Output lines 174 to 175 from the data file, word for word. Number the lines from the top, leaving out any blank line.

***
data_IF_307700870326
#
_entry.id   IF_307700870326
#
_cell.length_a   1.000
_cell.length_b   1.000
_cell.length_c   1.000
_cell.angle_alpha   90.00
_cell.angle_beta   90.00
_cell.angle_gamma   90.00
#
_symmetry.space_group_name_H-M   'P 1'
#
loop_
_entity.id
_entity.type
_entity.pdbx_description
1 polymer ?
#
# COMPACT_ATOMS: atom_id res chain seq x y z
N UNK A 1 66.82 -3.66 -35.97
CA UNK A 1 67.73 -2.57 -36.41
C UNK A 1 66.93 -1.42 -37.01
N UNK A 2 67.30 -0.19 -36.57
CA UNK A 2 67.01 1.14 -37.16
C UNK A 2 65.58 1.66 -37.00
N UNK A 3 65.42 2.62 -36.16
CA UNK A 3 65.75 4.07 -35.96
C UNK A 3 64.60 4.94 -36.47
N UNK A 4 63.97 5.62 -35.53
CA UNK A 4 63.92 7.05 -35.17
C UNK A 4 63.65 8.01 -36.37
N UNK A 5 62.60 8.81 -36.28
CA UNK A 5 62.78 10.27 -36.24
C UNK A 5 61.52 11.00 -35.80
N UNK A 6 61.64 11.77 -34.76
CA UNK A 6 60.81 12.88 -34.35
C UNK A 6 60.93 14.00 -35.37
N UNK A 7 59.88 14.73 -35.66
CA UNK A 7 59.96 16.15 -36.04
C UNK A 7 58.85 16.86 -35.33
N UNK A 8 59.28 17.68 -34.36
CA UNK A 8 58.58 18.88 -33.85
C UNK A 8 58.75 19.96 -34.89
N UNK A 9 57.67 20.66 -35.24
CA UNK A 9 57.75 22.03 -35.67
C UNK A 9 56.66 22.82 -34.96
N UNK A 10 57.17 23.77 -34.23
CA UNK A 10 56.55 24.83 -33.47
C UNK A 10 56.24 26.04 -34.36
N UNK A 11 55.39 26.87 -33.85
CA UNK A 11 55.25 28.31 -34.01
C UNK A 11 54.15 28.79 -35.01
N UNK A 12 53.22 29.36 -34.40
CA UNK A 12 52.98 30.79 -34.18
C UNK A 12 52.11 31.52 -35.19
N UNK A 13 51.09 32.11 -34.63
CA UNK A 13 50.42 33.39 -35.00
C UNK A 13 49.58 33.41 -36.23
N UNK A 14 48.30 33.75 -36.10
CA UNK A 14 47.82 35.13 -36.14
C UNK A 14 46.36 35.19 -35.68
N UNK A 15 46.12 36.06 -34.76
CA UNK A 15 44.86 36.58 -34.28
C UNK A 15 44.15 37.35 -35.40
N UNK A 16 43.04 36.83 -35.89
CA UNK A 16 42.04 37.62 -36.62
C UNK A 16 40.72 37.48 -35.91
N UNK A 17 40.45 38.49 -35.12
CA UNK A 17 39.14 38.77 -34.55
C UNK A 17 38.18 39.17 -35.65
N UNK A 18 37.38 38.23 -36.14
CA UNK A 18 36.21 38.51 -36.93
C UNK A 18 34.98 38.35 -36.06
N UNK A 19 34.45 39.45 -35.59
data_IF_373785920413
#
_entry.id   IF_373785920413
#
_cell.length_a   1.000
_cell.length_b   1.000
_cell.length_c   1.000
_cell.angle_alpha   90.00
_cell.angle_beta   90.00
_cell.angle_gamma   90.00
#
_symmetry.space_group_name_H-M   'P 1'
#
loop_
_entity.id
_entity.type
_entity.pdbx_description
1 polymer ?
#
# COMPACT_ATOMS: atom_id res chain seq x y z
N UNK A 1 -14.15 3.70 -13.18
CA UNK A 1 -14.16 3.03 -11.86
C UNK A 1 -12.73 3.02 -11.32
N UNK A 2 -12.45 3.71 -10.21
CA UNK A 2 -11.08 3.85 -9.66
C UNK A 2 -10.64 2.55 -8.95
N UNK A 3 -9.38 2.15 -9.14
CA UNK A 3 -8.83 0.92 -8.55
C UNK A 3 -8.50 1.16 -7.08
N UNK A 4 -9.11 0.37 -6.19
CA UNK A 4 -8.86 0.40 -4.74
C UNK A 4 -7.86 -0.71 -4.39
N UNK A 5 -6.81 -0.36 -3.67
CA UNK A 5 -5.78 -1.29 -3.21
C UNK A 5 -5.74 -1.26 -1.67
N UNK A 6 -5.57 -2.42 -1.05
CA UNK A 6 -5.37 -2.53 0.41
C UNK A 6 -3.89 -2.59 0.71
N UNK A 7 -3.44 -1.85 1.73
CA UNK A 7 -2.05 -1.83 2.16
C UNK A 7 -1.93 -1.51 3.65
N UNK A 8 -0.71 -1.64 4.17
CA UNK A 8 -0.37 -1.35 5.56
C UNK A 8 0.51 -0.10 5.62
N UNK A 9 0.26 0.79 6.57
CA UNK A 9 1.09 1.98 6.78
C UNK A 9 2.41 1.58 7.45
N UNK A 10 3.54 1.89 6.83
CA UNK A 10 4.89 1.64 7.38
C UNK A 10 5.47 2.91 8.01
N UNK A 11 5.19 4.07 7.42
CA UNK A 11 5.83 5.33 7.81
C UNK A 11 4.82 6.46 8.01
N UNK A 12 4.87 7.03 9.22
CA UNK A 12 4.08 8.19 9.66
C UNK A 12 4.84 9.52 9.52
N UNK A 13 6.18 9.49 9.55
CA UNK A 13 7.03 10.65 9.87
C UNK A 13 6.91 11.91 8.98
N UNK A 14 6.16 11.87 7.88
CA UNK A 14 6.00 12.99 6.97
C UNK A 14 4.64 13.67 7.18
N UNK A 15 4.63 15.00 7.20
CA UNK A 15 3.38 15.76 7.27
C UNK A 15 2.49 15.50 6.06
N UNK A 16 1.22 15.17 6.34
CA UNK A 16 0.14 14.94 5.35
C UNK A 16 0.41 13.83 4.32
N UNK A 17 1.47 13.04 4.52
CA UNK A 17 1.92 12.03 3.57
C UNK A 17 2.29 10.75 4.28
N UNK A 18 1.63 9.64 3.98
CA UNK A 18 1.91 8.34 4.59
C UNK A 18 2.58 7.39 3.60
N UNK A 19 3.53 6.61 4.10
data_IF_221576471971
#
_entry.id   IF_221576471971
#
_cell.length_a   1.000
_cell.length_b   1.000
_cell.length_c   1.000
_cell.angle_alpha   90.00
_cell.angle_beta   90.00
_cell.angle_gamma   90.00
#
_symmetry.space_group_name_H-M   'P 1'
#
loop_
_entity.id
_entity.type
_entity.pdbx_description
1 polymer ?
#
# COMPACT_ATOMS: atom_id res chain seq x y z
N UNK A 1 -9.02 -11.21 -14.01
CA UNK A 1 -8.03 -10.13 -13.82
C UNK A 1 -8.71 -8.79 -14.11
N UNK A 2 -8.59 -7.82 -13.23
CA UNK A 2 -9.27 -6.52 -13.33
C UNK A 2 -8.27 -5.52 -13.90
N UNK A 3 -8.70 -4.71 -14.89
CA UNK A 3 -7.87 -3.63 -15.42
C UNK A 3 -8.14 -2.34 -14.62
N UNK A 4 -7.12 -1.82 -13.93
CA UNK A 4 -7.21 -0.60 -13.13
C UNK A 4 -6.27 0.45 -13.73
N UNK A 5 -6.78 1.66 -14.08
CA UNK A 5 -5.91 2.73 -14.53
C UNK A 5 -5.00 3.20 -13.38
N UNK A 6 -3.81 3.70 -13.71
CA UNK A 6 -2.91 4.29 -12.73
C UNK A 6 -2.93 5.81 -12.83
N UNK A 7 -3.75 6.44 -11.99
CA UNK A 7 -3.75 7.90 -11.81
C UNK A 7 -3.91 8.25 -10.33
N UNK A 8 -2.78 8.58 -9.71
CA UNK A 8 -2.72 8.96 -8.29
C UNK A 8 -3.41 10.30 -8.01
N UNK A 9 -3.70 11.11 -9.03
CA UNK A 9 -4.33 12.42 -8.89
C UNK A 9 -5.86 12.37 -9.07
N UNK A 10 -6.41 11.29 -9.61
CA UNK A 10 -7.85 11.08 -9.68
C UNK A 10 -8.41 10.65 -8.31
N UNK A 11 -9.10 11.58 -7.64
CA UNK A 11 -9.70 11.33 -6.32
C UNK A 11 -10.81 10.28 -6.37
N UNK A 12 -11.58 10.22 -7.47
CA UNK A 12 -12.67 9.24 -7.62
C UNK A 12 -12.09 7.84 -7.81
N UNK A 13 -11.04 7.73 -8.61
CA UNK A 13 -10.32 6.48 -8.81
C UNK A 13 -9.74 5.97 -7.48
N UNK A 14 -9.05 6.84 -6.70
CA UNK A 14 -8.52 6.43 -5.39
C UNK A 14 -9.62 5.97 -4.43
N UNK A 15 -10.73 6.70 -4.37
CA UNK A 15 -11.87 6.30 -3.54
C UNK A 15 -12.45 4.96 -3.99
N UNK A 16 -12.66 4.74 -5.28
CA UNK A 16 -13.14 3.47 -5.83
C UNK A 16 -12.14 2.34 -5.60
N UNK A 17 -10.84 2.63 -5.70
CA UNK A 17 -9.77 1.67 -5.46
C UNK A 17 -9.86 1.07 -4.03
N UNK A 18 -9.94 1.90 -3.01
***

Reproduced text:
N UNK A 2 -8.59 -7.82 -13.23
CA UNK A 2 -9.27 -6.52 -13.33